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the BOOM! and enchantments of boring painting

by | Mar 2, 2024 | Uncategorized

I’ve been thinking a lot lately about the idea of boring and being bored. One definition of boring I came across described it as “the state of feeling weary because one is unoccupied.” [OED]

That kind of weariness is something I’ve rarely experienced in my adulthood. Always there’s something on which to focus my eyes or my mind; something to look at [notice], something to contemplate, something to compose, something to hum. Even just sitting in stillness, without actively thinking about anything, rarely is boring for me. I tend to think people who complain a lot of “being bored” simply lack imagination.

Wilson, artist Dawn Chandler's late great studio mascot and sentry letting out a huge yawn as she impatiently waits for Dawn to finish her plein air painting. Photo by Dawn Chandler.

Yet one area where I do experience something akin to boredom is with painting. Not the act of painting, but boredom in the outcome of painting. I’ll be working away just fine on a painting thinking, even, that it may be close to completion, when a little voice inside me whispers This painting is boring.

That’s what happened recently when I was nearly finished with a traditional landscape painting of a scene at the Bosque. The painting was pretty. Early on I’d painted several of the clouds “just right,” and had painted the rest of the scene carefully around them. I touched up a few more details and, just before signing it, stepped back to admire my work. The painting was complete, but… it seemed too careful. Nothing about it excited me; nothing drew me in and held me there.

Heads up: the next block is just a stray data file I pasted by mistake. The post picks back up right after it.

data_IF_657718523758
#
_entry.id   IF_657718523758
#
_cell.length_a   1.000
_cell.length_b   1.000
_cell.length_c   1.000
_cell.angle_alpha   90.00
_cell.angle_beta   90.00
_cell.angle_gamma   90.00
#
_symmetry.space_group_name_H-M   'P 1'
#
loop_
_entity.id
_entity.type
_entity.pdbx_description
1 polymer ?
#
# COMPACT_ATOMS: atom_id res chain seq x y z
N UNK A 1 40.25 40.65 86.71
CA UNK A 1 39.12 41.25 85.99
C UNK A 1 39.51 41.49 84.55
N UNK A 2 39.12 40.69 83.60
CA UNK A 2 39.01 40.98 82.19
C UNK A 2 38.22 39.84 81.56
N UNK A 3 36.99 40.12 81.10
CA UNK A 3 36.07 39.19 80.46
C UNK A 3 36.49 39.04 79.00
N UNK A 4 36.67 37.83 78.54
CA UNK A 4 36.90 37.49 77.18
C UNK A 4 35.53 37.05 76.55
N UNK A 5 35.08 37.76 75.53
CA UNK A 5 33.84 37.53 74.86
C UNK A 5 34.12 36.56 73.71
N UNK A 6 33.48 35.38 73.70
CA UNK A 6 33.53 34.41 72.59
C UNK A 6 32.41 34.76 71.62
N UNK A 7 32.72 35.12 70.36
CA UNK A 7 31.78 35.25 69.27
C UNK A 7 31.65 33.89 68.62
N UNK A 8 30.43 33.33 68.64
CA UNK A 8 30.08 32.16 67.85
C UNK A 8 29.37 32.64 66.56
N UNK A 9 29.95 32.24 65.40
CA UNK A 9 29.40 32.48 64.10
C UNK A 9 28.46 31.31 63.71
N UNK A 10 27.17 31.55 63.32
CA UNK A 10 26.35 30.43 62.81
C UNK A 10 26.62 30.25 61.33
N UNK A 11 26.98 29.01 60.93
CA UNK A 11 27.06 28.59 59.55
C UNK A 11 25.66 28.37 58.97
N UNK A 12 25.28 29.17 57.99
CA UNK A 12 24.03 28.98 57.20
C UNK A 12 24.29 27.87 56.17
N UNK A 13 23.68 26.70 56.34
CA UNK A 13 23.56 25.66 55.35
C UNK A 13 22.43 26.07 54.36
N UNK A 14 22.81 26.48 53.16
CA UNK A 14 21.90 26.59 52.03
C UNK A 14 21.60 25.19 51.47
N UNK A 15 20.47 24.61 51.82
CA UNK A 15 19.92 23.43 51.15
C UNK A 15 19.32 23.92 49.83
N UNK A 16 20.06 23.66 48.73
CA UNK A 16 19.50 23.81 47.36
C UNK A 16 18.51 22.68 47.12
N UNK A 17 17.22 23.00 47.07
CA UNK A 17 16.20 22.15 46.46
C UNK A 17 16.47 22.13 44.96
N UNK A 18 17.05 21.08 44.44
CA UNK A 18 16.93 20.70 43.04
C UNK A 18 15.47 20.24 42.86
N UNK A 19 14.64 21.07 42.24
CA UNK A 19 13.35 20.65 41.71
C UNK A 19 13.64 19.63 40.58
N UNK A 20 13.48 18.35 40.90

That’s when I heard a quiet voice in my head:
This painting is boring.

Uh-oh. When that voice speaks, I know to listen. Always it speaks up to tell me I need to do something bold, something daring.

Left: c.2016, Wilson, my late great studio mascot and sentry, letting out a huge yawn to let me know she’s bored with having to wait for me to finish my plein air painting.

I had a tingly feeling … and then that voice again:

Kill it

I loaded up a palette knife and smeared yellow ocher across the sky.


I laughed out loud.

I plunged my palette knife into more colors, smearing them across the original landscape. Soon most of the original landscape was covered over. I turned the painting on its side, then took a cloth and wiped away some color, then turned it again. The quiet voice spoke again: Add a color you’ve never used. A friend had recently given me a huge box of her old oil paints, including many colors unknown to me. I closed my eyes, reached in the box and grabbed a random tube. It was a green I’d never consider adding to this painting. Yet there was that tingly feeling and that voice again: Do it!

Just what the painting needed.

That little inner voice — that voice of daring and imagination — had transformed my “boring” painting into something unexpected and exciting. It had urged me to leap from the safe into the unknown. To dwell in possibility.

Detail of artist Dawn Chandler's semi-abstract New Mexico landscape painting, New Mexico Enchantments, 01, oil on canvas.

The first time I remember hearing this inner voice when painting was as a young artist in my 20s. I was working on a giant canvas, nearly twice as tall as me. It wasn’t boredom that summoned the voice, rather preciousness. There was an area in the painting that I just loved, so I was pussy-footing around it, being careful not to ruin it. Which meant I was being too cautious. That’s when the little voice spoke up: You need to let that go — it’s holding you back. Destroy it.